Robert Croft: The Unsung Hero of ’98

England’s vicious Test series against South Africa in 1998 has come back in to sharp focus this week, with Rob Smyth’s excellent piece on the decisive Fifth Test at Headingley providing a timely reminder of the pitched battle that the two nations engaged in that summer.

Smyth recounts the increasingly antagonistic nature of the series, as England recovered from a ten wicket defeat at Lords during the Second Test to win the series 2-1.

Michael Atherton’s defiant 98 not out during the second innings of the Fourth Test at Trent Bridge is often considered to be the defining moment of that series, and with good reason, but it would have been for nothing were it not for another man: Robert Croft

There is, admittedly, an element of nostalgia to this and time has a funny way of shading our memories in to a softer focus – but Croft’s efforts at Old Trafford should never be forgotten when talking about this series.

I was 14 at the time, England had suffered the aforementioned hammering at Lords and my father, our family friend Chris and I arrived at Old Trafford on the Saturday to see England slump to 162/8 by the close of play chasing South Africa’s mighty 552.

To say the highlight of the day was the dirty jokes one bored spectator had taken to reeling off in the Stand D bar as the cold set in would be an understatement. We fully expected to be heading home by the end of the Sunday.

Inevitably, England were asked to follow on early the next day; but thanks to the efforts of Michael Atherton (82 not out) and captain Alec Stewart (112 not out) the game did at least reach the final day.

Once the pair had fallen however – Atherton for 89, Stewart for a brilliant 164 – an air of inevitability began to spread as wickets tumbled.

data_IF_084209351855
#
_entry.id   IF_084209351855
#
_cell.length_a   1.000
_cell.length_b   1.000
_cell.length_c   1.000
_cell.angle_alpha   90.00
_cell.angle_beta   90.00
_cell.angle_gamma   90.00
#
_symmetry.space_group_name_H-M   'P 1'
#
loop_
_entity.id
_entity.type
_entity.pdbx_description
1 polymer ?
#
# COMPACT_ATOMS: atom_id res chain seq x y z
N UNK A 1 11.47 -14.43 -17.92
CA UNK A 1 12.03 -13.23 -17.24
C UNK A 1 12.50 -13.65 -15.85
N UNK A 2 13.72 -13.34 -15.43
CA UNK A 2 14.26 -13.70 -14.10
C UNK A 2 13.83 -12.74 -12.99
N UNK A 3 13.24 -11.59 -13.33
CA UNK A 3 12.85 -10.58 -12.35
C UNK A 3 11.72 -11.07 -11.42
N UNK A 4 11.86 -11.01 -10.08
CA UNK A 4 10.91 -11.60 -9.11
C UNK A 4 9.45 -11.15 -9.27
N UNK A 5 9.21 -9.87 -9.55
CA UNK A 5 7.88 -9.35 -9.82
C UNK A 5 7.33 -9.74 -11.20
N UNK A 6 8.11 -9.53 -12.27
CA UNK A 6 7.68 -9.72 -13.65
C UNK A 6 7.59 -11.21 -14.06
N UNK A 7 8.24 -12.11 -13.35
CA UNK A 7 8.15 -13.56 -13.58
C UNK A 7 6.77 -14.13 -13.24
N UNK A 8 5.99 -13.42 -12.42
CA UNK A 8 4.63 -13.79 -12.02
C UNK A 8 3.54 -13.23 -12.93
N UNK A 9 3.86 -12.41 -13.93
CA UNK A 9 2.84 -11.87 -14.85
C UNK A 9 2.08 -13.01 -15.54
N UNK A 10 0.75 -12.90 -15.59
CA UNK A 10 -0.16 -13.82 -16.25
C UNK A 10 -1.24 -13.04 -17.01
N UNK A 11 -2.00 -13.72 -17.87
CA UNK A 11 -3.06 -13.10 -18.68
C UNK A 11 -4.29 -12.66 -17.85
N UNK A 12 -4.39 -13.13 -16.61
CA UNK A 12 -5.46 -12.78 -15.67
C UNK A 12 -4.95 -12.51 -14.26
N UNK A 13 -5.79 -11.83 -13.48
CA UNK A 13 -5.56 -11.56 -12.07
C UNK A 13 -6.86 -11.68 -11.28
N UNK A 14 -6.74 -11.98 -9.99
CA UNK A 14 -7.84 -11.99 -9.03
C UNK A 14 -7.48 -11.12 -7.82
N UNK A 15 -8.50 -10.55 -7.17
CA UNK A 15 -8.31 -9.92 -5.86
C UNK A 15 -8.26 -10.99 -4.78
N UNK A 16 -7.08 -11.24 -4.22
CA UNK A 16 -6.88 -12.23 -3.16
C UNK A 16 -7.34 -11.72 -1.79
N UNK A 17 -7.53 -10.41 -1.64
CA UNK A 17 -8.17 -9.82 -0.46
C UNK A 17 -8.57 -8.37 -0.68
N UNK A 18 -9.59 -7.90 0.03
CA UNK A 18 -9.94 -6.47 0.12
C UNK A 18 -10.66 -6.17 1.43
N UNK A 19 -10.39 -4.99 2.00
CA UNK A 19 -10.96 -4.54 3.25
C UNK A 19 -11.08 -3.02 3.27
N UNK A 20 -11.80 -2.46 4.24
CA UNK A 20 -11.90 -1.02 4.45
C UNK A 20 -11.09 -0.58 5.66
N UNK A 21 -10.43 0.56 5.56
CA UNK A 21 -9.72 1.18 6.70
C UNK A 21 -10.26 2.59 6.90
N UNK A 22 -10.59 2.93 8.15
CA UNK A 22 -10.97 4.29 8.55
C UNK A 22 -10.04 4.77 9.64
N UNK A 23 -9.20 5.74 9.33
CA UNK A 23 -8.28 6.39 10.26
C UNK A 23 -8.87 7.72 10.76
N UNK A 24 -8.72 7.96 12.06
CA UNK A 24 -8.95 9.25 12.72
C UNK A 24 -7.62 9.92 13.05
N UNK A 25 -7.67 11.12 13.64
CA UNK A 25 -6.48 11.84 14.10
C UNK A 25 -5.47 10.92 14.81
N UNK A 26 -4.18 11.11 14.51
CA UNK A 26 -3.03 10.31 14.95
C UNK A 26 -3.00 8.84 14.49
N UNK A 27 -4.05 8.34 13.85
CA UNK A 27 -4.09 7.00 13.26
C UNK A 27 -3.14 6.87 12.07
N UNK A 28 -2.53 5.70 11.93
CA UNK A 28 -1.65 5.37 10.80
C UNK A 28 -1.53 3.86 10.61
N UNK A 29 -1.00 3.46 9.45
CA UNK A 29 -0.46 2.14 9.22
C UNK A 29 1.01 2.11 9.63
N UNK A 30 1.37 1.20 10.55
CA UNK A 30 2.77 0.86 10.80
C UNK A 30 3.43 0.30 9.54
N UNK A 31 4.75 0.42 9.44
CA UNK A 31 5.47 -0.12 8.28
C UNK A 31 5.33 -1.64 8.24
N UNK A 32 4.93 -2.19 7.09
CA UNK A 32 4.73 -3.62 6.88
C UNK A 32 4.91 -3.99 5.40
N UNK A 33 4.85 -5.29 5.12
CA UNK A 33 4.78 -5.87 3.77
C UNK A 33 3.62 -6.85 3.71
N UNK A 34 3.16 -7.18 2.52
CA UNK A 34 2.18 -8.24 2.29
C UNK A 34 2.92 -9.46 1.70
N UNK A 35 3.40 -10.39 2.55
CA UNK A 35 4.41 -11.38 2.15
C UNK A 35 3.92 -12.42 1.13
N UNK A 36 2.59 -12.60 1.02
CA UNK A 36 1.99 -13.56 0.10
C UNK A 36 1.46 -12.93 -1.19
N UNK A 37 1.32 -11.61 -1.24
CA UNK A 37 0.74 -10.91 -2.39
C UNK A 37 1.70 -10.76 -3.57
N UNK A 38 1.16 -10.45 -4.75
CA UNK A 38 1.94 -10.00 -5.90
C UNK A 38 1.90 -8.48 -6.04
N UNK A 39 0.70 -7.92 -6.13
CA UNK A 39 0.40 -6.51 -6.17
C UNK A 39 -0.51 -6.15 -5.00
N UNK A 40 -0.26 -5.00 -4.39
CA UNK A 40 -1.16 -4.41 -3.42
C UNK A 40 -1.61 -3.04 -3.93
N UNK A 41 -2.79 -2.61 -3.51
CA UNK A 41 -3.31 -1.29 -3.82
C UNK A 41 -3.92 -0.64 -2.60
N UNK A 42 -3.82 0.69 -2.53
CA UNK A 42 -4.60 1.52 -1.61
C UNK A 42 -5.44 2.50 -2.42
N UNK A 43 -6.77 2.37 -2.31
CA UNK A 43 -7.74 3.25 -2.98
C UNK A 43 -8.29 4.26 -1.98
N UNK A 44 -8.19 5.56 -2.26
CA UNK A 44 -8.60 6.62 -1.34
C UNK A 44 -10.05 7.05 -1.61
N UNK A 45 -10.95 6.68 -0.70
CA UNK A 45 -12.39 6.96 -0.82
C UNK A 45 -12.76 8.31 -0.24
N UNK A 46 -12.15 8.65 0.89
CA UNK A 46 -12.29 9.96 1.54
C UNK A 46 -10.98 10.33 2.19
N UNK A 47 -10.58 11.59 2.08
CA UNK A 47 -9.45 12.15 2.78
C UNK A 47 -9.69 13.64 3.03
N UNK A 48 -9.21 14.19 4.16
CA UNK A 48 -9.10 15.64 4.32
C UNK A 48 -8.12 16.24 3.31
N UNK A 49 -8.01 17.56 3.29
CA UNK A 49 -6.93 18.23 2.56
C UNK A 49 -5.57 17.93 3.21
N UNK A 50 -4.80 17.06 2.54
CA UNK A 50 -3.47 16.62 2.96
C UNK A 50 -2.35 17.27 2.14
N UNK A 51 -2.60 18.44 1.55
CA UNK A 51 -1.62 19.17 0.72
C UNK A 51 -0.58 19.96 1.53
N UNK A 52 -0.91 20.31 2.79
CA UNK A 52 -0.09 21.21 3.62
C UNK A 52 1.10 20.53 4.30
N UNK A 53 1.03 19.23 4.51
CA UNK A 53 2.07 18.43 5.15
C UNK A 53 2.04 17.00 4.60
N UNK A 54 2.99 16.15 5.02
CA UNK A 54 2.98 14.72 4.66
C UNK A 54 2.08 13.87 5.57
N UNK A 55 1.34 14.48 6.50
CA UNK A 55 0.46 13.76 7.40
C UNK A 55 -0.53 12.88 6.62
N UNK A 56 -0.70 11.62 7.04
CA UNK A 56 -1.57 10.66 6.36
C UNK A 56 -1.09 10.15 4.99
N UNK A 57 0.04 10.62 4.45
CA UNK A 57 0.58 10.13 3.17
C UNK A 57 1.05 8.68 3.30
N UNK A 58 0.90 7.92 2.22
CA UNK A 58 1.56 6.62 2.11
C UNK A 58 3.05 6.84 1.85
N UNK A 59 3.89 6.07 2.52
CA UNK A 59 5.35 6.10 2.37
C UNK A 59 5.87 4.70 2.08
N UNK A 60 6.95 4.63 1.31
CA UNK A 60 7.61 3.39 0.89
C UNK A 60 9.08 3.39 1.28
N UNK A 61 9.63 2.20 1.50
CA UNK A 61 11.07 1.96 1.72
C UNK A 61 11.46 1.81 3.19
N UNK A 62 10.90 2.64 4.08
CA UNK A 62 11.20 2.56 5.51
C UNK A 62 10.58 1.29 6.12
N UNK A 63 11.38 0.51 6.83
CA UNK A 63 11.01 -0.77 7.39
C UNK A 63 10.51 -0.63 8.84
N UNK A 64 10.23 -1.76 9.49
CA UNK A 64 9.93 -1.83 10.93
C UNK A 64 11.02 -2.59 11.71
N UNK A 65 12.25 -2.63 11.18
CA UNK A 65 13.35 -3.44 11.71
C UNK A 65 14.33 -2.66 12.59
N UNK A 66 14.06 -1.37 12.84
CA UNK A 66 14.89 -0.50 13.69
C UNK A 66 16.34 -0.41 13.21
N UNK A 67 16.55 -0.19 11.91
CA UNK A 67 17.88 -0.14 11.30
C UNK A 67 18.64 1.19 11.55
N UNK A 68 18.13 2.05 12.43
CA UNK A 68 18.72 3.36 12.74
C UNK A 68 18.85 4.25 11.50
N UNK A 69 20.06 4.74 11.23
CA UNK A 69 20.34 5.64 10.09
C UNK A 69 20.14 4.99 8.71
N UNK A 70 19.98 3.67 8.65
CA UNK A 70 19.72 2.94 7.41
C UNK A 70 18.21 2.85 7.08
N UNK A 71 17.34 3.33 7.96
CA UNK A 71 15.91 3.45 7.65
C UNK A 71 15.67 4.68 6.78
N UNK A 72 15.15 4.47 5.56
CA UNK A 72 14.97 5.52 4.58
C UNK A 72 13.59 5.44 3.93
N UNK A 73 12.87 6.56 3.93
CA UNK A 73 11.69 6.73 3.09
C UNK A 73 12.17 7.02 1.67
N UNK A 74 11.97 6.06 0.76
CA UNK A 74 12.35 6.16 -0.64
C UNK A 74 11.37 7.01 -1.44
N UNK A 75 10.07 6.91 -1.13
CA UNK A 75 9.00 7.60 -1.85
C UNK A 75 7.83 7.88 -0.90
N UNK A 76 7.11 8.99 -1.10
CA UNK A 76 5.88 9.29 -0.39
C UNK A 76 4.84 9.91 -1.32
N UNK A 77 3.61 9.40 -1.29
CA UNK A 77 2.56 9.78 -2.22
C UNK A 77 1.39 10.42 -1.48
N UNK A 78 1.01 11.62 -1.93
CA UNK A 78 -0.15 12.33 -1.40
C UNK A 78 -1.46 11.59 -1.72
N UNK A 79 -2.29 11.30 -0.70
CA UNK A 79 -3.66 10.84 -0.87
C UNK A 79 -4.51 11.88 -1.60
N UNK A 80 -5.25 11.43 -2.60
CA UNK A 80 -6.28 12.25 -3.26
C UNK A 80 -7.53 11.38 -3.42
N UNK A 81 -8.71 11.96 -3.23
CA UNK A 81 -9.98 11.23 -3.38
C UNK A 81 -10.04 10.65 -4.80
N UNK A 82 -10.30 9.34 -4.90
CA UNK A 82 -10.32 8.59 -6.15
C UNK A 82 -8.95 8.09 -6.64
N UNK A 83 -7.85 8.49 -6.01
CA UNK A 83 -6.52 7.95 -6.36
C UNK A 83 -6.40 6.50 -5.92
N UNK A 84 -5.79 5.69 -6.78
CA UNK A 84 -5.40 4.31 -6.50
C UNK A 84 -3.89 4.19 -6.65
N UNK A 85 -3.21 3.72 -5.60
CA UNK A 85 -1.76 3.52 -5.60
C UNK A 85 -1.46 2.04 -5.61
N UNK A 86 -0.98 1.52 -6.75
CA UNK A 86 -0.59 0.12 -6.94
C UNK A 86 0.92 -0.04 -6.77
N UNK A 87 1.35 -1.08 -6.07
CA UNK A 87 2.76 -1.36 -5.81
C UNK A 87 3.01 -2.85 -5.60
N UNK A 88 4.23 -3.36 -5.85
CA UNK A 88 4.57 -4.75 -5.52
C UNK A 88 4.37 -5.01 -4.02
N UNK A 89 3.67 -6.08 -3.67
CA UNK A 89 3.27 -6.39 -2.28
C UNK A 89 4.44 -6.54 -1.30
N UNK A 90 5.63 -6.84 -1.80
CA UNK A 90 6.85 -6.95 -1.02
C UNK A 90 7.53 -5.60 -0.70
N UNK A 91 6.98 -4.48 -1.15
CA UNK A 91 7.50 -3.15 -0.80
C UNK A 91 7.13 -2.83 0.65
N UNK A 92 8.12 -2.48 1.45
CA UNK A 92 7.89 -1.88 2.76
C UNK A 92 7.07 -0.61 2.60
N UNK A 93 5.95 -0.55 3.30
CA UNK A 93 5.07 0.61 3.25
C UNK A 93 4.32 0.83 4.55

Sat atop the pavilion (this is in the days when the pavilion was to the side of the square, not at one end of it) we watched Graeme Thorpe dismissed for a duck, Dominic Cork and Ashley Giles depart for 1 a piece and Mark Ramprakash fall for 34.

There was however one light that began to shine.

England were still 73 runs short of making South Africa bat again when Robert Croft joined Ramprakash at the crease, and the Proteas had a plan for the Welshman: short and fast.

It sounds ridiculously simple in many ways – but South Africa, and Donald in particular, had already made life difficult for Croft using this tactic, dismissing him at Lords with much the same plan.

They had done their homework..

This time, so had Croft.

The leg slip became an increasingly redundant ‘ghost’ from that Lords Test as Croft dug in, displaying his new and improved backward defensive with regular aplomb.

This admirable defiance seemed like it might be little more than a footnote when Ramprakash and Giles departed within six runs of each other however, England still 40 runs short of ‘safety’ with only Darren Gough and Angus Fraser to come.

Gough survived for 76 balls, the enthusiastic Yorkshireman showing remarkable restraint given his usual desire to ‘give it a go’. Could England really survive this?

Few expected Angus Fraser to see out the remainder of Allan Donald’s over, let alone help get England over the line.

But get over the line they did.

Fraser survived 13-balls as Croft’s beautifully understated fist pump marked the end of the game and the end of a remarkable innings, the Swansea native outlasting the tourists through 190 minutes of incredible tension – finishing with a Test career best 37 not out.

The twist in this tale was that Croft was dropped for the next Test at Trent Bridge, his 0-211 simply unsustainable despite his resilience with the bat.

Mark Salisbury took his place in Nottingham – a change that seemed to delighted then South Africa captain Hansie Cronje as he plundered the leg spinner in to the Fox Road car park with worrying regularity – but Croft’s contribution proved pivotal as that Atherton innings underpinned an eight wicket victory before England secured a rare 90s series victory at Headingley.

Croft returned to the England side that winter, playing one Test in Australia, and added a further six caps to his total before making his final international appearance in 2001

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About Rob

Software engineer by day, Elite League Media man by night, Rob also blogs about cricket for One Stump Short, hockey for In Goal Magazine and video games for Outpost Delta as well as hosting the One Stump Short Podcast.

Posted on July 4, 2017, in England, International Cricket, South Africa, Test Cricket and tagged , , , , . Bookmark the permalink. Leave a comment.

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